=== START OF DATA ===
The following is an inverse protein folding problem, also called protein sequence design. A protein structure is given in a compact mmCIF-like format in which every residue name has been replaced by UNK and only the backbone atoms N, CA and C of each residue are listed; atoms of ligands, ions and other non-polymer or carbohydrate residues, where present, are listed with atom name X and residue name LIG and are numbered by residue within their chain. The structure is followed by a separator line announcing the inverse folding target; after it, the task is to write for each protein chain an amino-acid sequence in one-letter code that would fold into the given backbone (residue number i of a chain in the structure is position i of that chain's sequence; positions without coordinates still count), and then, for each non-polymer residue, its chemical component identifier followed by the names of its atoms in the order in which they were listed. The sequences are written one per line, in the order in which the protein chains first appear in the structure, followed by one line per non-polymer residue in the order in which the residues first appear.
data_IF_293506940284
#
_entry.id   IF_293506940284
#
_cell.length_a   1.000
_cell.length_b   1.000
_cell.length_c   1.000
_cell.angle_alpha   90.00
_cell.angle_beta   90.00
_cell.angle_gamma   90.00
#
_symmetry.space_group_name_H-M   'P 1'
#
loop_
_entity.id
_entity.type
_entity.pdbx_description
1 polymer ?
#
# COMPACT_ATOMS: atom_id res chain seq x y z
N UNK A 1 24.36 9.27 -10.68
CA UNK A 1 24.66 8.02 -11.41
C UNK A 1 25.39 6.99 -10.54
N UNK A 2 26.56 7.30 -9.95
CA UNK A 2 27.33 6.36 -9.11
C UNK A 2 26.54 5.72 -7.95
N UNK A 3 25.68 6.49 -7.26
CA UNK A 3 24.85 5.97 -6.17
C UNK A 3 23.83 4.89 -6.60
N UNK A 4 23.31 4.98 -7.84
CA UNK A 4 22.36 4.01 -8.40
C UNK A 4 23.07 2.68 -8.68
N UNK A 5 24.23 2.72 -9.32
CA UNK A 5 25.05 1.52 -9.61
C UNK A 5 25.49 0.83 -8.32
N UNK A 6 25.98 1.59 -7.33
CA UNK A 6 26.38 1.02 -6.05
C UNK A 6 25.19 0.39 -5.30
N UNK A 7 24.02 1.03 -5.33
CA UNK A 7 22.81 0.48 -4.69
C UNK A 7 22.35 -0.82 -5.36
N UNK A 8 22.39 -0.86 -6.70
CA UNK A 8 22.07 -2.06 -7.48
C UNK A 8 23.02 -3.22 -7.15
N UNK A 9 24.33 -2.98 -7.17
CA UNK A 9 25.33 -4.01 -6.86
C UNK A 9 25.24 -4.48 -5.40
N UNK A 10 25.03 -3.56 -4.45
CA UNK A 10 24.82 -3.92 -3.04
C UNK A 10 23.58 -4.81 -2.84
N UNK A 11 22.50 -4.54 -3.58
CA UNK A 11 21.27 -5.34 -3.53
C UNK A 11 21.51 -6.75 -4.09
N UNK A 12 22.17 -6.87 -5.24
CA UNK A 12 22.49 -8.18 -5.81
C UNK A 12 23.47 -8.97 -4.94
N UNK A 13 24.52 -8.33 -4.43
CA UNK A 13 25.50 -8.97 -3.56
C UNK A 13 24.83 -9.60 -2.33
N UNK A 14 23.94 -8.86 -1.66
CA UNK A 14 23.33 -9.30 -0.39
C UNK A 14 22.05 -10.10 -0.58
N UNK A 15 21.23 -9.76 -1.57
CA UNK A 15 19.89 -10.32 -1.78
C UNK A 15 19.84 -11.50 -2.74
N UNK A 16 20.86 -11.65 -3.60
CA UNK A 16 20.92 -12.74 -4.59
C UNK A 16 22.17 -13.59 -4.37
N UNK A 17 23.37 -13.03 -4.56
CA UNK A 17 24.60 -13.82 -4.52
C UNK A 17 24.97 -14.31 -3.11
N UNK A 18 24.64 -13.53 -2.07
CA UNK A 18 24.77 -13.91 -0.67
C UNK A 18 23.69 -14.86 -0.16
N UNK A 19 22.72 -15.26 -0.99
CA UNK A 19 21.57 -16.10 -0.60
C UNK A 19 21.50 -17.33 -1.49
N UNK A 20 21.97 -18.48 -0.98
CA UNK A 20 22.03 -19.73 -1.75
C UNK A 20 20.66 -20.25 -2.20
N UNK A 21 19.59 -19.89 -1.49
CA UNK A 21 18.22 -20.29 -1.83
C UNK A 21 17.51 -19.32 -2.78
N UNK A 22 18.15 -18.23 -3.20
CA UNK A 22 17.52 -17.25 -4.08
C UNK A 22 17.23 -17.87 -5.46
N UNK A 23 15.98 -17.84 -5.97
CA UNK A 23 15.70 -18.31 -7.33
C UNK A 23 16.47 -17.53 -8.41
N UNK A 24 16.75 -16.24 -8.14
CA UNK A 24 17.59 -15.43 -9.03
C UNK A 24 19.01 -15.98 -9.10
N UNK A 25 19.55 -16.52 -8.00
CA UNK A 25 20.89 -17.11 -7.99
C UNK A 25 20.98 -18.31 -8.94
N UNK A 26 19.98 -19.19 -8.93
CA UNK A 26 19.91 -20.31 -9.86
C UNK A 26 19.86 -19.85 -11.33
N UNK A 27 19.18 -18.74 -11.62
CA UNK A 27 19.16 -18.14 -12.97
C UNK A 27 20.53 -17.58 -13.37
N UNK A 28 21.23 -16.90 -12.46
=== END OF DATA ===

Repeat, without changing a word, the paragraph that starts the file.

The following is an inverse protein folding problem, also called protein sequence design. A protein structure is given in a compact mmCIF-like format in which every residue name has been replaced by UNK and only the backbone atoms N, CA and C of each residue are listed; atoms of ligands, ions and other non-polymer or carbohydrate residues, where present, are listed with atom name X and residue name LIG and are numbered by residue within their chain. The structure is followed by a separator line announcing the inverse folding target; after it, the task is to write for each protein chain an amino-acid sequence in one-letter code that would fold into the given backbone (residue number i of a chain in the structure is position i of that chain's sequence; positions without coordinates still count), and then, for each non-polymer residue, its chemical component identifier followed by the names of its atoms in the order in which they were listed. The sequences are written one per line, in the order in which the protein chains first appear in the structure, followed by one line per non-polymer residue in the order in which the residues first appear.